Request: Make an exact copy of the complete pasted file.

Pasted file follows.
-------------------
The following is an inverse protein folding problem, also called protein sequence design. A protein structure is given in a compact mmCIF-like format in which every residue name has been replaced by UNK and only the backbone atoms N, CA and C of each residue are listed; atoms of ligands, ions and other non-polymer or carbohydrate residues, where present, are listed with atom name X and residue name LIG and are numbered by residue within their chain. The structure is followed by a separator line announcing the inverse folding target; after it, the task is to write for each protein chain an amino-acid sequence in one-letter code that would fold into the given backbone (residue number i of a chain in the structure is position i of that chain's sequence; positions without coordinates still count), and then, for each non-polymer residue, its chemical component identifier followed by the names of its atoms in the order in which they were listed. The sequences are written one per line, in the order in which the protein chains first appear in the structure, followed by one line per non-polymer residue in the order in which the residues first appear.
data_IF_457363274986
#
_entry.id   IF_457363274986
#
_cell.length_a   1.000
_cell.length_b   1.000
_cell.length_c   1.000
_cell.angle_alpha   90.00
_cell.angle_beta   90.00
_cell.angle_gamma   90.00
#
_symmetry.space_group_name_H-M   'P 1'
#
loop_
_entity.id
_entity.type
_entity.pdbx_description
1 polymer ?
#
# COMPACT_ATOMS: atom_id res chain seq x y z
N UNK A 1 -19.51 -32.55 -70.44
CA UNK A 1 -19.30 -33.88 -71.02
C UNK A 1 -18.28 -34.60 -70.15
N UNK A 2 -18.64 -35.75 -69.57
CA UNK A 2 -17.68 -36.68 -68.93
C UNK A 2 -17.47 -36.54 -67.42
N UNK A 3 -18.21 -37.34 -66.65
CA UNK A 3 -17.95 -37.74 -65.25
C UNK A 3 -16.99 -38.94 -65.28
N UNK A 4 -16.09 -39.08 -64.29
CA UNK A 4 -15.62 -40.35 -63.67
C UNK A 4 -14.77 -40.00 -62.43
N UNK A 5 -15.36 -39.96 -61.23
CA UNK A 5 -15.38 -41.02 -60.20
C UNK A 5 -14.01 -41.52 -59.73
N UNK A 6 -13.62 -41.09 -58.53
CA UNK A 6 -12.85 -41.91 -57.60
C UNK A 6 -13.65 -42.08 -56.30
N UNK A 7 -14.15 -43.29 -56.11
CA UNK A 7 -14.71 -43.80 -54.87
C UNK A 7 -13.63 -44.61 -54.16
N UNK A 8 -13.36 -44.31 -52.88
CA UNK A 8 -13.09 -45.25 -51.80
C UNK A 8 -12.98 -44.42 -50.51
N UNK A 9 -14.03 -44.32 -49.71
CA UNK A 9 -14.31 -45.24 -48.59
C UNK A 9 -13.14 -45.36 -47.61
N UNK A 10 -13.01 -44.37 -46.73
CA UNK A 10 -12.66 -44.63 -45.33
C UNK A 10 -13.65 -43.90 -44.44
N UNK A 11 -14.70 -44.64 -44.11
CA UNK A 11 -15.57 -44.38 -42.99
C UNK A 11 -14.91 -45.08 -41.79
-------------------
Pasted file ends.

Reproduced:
The following is an inverse protein folding problem, also called protein sequence design. A protein structure is given in a compact mmCIF-like format in which every residue name has been replaced by UNK and only the backbone atoms N, CA and C of each residue are listed; atoms of ligands, ions and other non-polymer or carbohydrate residues, where present, are listed with atom name X and residue name LIG and are numbered by residue within their chain. The structure is followed by a separator line announcing the inverse folding target; after it, the task is to write for each protein chain an amino-acid sequence in one-letter code that would fold into the given backbone (residue number i of a chain in the structure is position i of that chain's sequence; positions without coordinates still count), and then, for each non-polymer residue, its chemical component identifier followed by the names of its atoms in the order in which they were listed. The sequences are written one per line, in the order in which the protein chains first appear in the structure, followed by one line per non-polymer residue in the order in which the residues first appear.
data_IF_457363274986
#
_entry.id   IF_457363274986
#
_cell.length_a   1.000
_cell.length_b   1.000
_cell.length_c   1.000
_cell.angle_alpha   90.00
_cell.angle_beta   90.00
_cell.angle_gamma   90.00
#
_symmetry.space_group_name_H-M   'P 1'
#
loop_
_entity.id
_entity.type
_entity.pdbx_description
1 polymer ?
#
# COMPACT_ATOMS: atom_id res chain seq x y z
N UNK A 1 -19.51 -32.55 -70.44
CA UNK A 1 -19.30 -33.88 -71.02
C UNK A 1 -18.28 -34.60 -70.15
N UNK A 2 -18.64 -35.75 -69.57
CA UNK A 2 -17.68 -36.68 -68.93
C UNK A 2 -17.47 -36.54 -67.42
N UNK A 3 -18.21 -37.34 -66.65
CA UNK A 3 -17.95 -37.74 -65.25
C UNK A 3 -16.99 -38.94 -65.28
N UNK A 4 -16.09 -39.08 -64.29
CA UNK A 4 -15.62 -40.35 -63.67
C UNK A 4 -14.77 -40.00 -62.43
N UNK A 5 -15.36 -39.96 -61.23
CA UNK A 5 -15.38 -41.02 -60.20
C UNK A 5 -14.01 -41.52 -59.73
N UNK A 6 -13.62 -41.09 -58.53
CA UNK A 6 -12.85 -41.91 -57.60
C UNK A 6 -13.65 -42.08 -56.30
N UNK A 7 -14.15 -43.29 -56.11
CA UNK A 7 -14.71 -43.80 -54.87
C UNK A 7 -13.63 -44.61 -54.16
N UNK A 8 -13.36 -44.31 -52.88
CA UNK A 8 -13.09 -45.25 -51.80
C UNK A 8 -12.98 -44.42 -50.51
N UNK A 9 -14.03 -44.32 -49.71
CA UNK A 9 -14.31 -45.24 -48.59
C UNK A 9 -13.14 -45.36 -47.61
N UNK A 10 -13.01 -44.37 -46.73
CA UNK A 10 -12.66 -44.63 -45.33
C UNK A 10 -13.65 -43.90 -44.44
N UNK A 11 -14.70 -44.64 -44.11
CA UNK A 11 -15.57 -44.38 -42.99
C UNK A 11 -14.91 -45.08 -41.79